By Sylvia Montgomery
Funny thing about myths and urban legends: repeat them enough and they begin to sound like the truth. For example, take the myth that companies can’t learn anything meaningful from decision makers in the government.
Just yesterday, I was having a conversation with a prospect looking to expand in the Federal public sector. I asked, “Have you considered conducting client research with current and past clients and maybe even some of the ones that got away?” The response I got was, “You can’t talk to the government!” At that moment, the myth surfaced its ugly head.
Picture two scenarios. Scenario 1 – “Beltway Bandit” firm finally gets the appointment its been seeking with the program manager. Meeting starts, introductions are completed and Beltway Bandit firm says to program manager, “As you can see, we have great people, deep expertise and unique processes that can solve your problem. So, can you tell me a bit about what’s keeping you up at night?”
What happens next with the government program manager can only be described as the typical glazing of the eyes and twitching of the neck. Beltway Bandit typically then launches into a dissertation on how their firm can help with just about anything they need. Meeting ends and Beltway Bandit leaves with a big ego for just landing the key meeting. For the program manager, it’s just another contracting firm that doesn’t get it.
Now, Scenario 2 is pretty different. Same firm, same program manager. Once the introductions are complete, the Beltway Bandit firm says to the program manager “We found your recent briefing on XX to be quite candid and it really helped us understand the parameters of your mission. From the GAO reports we’ve researched and studied, we see that there are other triggers that could potentially impact the requirements. We helped another department with a similar problem a while back, so we understand the types of challenges you are facing. Additionally, we’ve had some internal discussions and we identified some ways we can help you achieve the mission. We’d like to share these with you.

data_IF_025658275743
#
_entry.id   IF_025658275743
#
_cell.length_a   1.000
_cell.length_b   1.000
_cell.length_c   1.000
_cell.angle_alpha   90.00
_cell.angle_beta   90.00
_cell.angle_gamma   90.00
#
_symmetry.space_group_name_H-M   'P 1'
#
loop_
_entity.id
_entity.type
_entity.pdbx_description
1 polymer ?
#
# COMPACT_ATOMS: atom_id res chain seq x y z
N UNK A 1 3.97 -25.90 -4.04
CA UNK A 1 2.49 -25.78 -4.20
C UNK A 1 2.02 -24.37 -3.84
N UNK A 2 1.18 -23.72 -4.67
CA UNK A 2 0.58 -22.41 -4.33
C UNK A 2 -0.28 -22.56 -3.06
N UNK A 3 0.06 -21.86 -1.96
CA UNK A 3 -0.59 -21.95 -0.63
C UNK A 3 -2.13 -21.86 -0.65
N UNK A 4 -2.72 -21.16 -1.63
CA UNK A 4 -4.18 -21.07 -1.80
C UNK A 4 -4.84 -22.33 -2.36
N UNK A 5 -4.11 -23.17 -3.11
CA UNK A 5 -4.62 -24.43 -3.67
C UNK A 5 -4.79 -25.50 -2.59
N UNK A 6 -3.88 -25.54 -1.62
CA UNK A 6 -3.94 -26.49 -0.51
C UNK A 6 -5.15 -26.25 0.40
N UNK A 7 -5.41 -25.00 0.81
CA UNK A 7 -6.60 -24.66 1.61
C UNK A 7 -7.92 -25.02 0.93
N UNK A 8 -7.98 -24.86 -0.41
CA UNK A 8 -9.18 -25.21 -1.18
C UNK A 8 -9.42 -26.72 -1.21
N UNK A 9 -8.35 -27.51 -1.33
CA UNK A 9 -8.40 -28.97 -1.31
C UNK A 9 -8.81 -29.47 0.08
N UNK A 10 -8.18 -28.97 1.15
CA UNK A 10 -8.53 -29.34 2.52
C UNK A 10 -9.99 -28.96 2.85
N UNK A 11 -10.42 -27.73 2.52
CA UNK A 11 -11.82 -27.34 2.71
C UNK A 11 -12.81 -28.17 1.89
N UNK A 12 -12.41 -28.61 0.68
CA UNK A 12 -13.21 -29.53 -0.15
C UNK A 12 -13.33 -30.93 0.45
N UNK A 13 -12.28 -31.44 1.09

What happens next with the government program manager is quite different. The program manager leans forward and says, “I’m intrigued. Tell me more.”
What just happened? Scenario 2 is an example of genuine consultative selling (external focus on what is happening with the prospect). Scenario 1, on the other hand, is completely focused on the firm pitching the business (internal focus). Obviously, I have simplified the pre-engagement timeline and conversation protocol, but hopefully you can appreciate the difference in approach.
Over the past 2 and half years, Hinge has focused on understanding what is happening in the minds of buyers of professional services. To understand the buyer’s mindset, we’ve conducted extensive interviews with CEOs and senior executives of professional services. We learned that firms that focus on delivering end results rather than dwelling on their qualifications tend to grow faster.
These firms also understand the needs and priorities of their target clients. Successful firms understand their buyers because they conduct regular, systematic research on their clients, prospects and “ones that got away.” This research is not your typical client satisfaction survey, but instead focuses on meaningful selection criteria, visibility in the marketplace, referral potential and perceived competition.
So, next time you hear that decision makers in the government “won’t talk,” consider the value in knowing your buyer.